Monday, November 28th | 4 Kislev 5783

October 7, 2022 2:05 pm

It’s Time for Greater Vigilance Against Iran

avatar by Jonathan Greenblatt


FILE PHOTO: Iran’s Chief Nuclear Negotiator Ali Bagheri Kani leaves the Palais Coburg, the venue where closed-door nuclear talks take place in Vienna, Austria, August 4,2022. Photo: REUTERS/Lisa Leutner

In an interview recorded a week before his New York trip for the UN General Assembly, Iranian President Ebrahim Raisi cast doubt on the Holocaust, adding to a long pattern of antisemitism and Holocaust denial from senior Iranian leaders. While Raisi was delivering his speech to the United Nations, protestors across Iran were on the streets denouncing the Islamic Republic for the regime’s murder of 22-year-old Mahsa Amini for not adhering to the country’s strict dress code. Since then, the Iranian regime has killed at least 154 protestors, and true to form, Supreme Leader Ali Khamenei trafficked conspiracy theories, blaming Israel and the United States for protests, rather than admitting responsibility. While diplomatic efforts continue on the sidelines, these outrageous developments are a grim reminder of the nature of the Iranian regime, all while its officials continue to press for sanctions relief in exchange for a new nuclear deal.

As the CEO of ADL, the world’s leading anti-hate organization, I feel strongly that any diplomatic engagement with Iran must address the full range of Iranian aggressions. Simply put, in addition to being a source of extremism and instability across the Middle East and beyond, the Iranian regime is also the world’s leading state-sponsor of terrorism, antisemitism, and Holocaust denial.

Tehran has not only carried out terrorist attacks targeting Jewish communities around the world from the Middle East to Latin America, but is also committed to a genocidal mission to wipe Israel “off the map.”

We must take all of Iran’s threats seriously.

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A flawed deal may provide Tehran and its terrorist proxies with leeway and funds to advance their aggressions, which threaten people around the globe, including Jewish communities and the state of Israel.

We are particularly concerned that any deal would provide the Iranian regime, the Islamic Revolutionary Guard Corps (IRGC), and its terrorist proxies — namely Hezbollah, Hamas, Palestinian Islamic Jihad, and the Houthi militia in Yemen — access to tens of billions of dollars in funds and the ability to procure more advanced weaponry to take innocent lives.

The ADL has long advocated for strong international action to address Iran’s full range of extremist policies, nuclear and non-nuclear, its state sponsorship of terrorism, worldwide propagation of antisemitism and Holocaust denial, and persecution of vulnerable minorities.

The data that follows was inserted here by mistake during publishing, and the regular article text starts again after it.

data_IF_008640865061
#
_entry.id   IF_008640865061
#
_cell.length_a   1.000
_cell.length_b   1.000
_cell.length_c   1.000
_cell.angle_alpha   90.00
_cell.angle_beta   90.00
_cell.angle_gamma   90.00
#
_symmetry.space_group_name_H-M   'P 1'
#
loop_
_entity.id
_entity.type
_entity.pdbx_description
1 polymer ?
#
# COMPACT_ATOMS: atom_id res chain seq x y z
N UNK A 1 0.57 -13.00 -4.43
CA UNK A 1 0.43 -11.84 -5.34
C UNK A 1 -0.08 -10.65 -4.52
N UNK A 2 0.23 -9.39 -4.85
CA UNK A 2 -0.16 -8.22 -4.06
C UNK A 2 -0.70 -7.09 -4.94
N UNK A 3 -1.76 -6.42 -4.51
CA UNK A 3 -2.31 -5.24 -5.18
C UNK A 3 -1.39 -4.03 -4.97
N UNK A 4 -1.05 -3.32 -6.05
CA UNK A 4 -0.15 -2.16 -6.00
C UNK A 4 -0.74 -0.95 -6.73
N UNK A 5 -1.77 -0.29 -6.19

The key obstacle to the Iranian regime’s ability to implement its murderous plots over the last four decades has been the US commitment to push back legally, financially, diplomatically, and militarily, together with our allies and partners, including Israel. If not for robust American sanctions that severely undermine Tehran’s ability to fund its terror campaign and procure military and dual-use technologies and materiel, the regime’s victims list across the world would be much longer.

That is why any nuclear deal with Iran must impose rigorous monitoring, verification, and enforcement measures to ensure the regime cannot illicitly develop nuclear weapons, as it has repeatedly attempted in the past. It should also extend to imposing iron-clad constraints on the regime’s ballistic missile program. The IRGC and the network of companies it controls should enjoy no sanctions relief in any form. This must include a robust enforcement of secondary sanctions.

The US and its allies also need to target the regime’s soft power. This should begin with denying Iranian propaganda and incitement access to Western airwaves, including stronger sanctions against the Islamic Republic of Iran Broadcasting. We should also stand in solidarity with Iran’s pro-democracy movement and support the country’s vulnerable ethnic, religious, and sexual minorities against the regime’s brutal oppression.

Pushing back against Tehran’s soft power, however, is a task that cannot be delegated solely to the US government. As Iran intensifies its intimidation and incitement campaign through Western social media outlets, tech companies have a responsibility to shut down Iranian propaganda on their platforms.

Make no mistake: A nuclear deal with Iran will not transform the goals or values of this genocidal regime. Vigilance — from the state to the private sector, and from advocacy organizations to individuals — will continue to restrict Tehran’s ability to take lives, disseminate hate, and incite violence.

Jonathan A. Greenblatt is CEO and National Director of the Anti-Defamation League.

The opinions presented by Algemeiner bloggers are solely theirs and do not represent those of The Algemeiner, its publishers or editors. If you would like to share your views with a blog post on The Algemeiner, please be in touch through our Contact page.

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